Why now? That's the question many league fans have been asking following the unexpected sacking of Warriors coach Stephen Kearney over the weekend.
Hours after the Warriors big loss to Souths, Kearney was told by club management that his services were no longer required.
It has led to suggestions that some players may quit the club and return home.
It had been a far from ideal season for Kearney and the Warriors, the coronavirus and the need to indefinitely base themselves in Australia drew plenty of sympathy and support, but in the end it still came down to results... and 2 wins from 6 games just didn't cut it.
Warriors CEO Cameron George gave Kearney the news over the phone.
"He's only human, he certainly took it on the chin so to speak, but was shattered about the situation," George said.
Asked why Kearney was dismissed... George said "we've had a couple of challenging years and the owners want to look forward, there's no ideal time for a sacking but the clubs interests have to come first."
Kearney has been replaced in the mean time by assistant Todd Payten who admits everyone was rattled and upset when they heard the news adding that the atmosphere was like there had been a death in the family when Kearney stood up to speak to the players.
"There was some very upset individuals, Steve was quite upset as were many of us so it was a tough few hours, they're still processing it."
The former Warriors player Sione Faumuina labelled the dismissal as the worst decision the club has ever made, taking aim at owner Mark Robinson.
"If it was you I'm telling you that's the worst thing you could have done in this time because I know that if I was playing and that happened with everything that is going on, I'd want to come home now."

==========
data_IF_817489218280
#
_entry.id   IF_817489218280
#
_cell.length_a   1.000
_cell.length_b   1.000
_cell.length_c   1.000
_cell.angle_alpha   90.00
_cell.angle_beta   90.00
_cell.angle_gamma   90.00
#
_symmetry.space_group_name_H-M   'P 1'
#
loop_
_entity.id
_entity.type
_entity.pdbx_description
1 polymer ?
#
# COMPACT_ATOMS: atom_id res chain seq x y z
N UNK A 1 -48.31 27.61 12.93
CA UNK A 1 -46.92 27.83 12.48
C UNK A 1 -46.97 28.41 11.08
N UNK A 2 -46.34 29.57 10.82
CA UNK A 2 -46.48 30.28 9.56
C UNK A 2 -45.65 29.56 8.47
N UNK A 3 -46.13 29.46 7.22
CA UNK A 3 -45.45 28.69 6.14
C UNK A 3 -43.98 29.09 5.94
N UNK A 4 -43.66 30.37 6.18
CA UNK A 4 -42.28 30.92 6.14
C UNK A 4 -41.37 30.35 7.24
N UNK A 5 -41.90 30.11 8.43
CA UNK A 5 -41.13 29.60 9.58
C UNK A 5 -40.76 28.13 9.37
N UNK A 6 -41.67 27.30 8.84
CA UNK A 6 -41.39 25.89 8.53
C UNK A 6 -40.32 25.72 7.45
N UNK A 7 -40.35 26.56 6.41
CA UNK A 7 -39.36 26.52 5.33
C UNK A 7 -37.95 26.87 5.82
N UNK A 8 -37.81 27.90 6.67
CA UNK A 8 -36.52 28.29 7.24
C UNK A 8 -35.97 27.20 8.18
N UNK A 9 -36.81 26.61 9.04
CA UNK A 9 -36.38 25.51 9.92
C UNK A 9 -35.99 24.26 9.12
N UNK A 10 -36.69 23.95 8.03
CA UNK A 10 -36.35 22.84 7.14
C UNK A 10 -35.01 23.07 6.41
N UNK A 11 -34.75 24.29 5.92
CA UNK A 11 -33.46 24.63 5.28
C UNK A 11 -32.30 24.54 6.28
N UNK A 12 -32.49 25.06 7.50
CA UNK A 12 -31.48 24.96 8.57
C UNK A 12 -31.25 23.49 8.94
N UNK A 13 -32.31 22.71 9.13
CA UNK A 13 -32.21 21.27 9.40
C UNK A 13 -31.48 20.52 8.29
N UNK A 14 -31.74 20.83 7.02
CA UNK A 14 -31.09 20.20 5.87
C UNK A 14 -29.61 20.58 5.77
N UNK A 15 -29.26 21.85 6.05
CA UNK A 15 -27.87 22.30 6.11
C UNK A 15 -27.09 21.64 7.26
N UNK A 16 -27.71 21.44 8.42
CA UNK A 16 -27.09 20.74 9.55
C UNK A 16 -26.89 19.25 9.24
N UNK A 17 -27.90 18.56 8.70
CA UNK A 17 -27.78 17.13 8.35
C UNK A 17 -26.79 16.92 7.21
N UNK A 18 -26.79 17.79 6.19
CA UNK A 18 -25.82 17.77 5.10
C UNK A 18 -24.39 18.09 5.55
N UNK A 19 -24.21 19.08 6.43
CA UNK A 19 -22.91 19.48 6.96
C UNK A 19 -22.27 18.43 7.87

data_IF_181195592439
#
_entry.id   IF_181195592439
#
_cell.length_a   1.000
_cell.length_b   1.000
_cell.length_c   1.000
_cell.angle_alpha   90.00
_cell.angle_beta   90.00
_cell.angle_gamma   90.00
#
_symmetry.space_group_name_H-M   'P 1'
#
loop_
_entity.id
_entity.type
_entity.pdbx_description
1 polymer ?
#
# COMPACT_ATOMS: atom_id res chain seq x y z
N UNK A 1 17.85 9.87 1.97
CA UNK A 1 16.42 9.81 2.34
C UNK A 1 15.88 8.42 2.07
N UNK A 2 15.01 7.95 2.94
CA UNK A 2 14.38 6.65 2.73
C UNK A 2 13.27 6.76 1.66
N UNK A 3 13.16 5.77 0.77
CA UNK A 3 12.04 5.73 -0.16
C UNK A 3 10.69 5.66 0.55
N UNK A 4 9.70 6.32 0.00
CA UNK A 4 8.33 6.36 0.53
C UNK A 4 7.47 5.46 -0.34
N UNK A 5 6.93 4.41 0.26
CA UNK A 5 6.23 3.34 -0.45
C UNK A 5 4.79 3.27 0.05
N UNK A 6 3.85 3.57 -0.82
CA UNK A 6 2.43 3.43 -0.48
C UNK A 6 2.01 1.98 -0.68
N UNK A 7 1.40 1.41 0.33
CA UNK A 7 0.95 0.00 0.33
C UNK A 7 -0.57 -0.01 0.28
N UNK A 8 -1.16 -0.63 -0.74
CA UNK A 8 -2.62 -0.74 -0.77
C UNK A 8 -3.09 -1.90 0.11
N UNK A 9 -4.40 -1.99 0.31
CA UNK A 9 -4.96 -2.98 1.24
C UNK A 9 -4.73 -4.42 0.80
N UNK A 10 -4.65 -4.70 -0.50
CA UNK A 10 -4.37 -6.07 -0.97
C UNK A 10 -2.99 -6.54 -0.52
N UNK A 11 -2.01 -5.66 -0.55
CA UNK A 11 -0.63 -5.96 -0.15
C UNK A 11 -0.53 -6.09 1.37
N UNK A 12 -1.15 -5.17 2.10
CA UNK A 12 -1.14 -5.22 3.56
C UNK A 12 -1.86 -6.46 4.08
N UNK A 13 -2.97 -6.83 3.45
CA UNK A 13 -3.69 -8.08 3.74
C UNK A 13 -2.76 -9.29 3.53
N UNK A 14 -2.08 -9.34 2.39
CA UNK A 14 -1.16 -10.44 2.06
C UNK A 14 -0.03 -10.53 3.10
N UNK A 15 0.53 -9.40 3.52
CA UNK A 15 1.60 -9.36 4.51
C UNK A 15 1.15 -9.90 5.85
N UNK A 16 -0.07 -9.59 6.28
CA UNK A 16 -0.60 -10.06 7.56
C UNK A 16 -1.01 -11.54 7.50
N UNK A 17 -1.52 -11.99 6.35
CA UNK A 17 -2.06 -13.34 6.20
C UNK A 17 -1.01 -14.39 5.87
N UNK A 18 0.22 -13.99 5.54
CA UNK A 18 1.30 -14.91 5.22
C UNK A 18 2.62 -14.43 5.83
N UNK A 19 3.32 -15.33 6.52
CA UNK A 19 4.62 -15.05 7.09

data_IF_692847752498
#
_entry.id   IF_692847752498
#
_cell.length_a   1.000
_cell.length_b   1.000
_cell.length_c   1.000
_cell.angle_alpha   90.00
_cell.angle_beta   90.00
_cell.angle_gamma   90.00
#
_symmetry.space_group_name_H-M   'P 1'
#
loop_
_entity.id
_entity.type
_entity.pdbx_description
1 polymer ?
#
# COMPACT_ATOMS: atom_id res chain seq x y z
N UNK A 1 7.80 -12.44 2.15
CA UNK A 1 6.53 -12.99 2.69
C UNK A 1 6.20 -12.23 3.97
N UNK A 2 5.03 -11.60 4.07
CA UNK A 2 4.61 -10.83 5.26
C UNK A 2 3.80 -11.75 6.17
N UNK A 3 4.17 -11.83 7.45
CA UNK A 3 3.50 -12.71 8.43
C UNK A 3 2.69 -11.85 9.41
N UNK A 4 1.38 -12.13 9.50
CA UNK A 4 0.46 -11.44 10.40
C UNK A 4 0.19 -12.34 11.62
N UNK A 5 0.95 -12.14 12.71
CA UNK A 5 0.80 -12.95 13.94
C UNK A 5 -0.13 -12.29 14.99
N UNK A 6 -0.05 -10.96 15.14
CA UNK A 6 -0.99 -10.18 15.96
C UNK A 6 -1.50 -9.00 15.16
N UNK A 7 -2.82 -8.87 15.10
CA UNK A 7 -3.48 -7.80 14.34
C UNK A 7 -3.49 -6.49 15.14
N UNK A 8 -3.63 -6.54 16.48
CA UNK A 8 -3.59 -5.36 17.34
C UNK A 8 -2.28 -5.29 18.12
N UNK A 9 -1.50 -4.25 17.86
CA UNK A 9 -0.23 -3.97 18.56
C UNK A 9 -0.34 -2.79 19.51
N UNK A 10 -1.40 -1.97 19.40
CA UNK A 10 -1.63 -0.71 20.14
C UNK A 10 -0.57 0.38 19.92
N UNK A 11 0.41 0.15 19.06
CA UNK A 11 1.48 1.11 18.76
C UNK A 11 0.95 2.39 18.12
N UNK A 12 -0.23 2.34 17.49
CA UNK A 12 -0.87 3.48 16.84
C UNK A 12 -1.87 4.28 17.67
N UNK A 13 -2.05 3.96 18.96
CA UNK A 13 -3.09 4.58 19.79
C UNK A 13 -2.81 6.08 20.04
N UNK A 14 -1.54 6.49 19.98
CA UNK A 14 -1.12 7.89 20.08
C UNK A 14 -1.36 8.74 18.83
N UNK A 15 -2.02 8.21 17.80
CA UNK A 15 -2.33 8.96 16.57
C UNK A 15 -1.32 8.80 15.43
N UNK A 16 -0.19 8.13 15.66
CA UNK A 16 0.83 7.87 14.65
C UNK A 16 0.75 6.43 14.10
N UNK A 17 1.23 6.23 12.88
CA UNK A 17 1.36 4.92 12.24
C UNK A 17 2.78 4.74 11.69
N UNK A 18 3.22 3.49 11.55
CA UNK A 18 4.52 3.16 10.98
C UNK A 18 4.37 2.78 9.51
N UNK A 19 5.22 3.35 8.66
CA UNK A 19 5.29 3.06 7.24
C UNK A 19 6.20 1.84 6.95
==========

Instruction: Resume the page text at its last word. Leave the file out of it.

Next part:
Kearney had been with the Warriors since 2017, they made the play-offs last year, their first post season appearance since 2011.
Payten says he hasn't given the full-time job any thought... although his career ambition is to be a head coach he's in no rush...
Payten, who played 259 NRL games with the Raiders, Roosters and Tigers before turing to coaching, joined the Warriors in 2018.
He says with just five days until their next game he'll be relying on the other coaches and the seniors players to get everyone back focussing on the competition.
"I'm going to lean on them quite considerably over the next little period, between them and myself we're going to have to drive the team forward and there are going to be some guys that are emotionally drained and it's just about getting them up for this weekend's game."
Payten said he couldn't rule out some players considering pulling out of the campaign, such was the depth of feeling.
However one former Warriors coach believes player input may be one of the issues at the club.
Matt Elliott was sacked early in his second season with the club in 2014.
"There is a history of the playing group having some impact on decision making there and I guess the reality of the Warriors under performing, and I certainly have my own experience of that, is that the common denominator isn't coaching, so the organisation at some point needs to look at itself as an entirety," Elliott said.
Elliott says the Warriors need to develop a culture that is based entirely on winning.
A list of potential full-time replacements will fall into place soon... it probably won't be a long list and one of those on it could be former Newcastle mentor Nathan Brown who was a consultant with the Warriors late last year.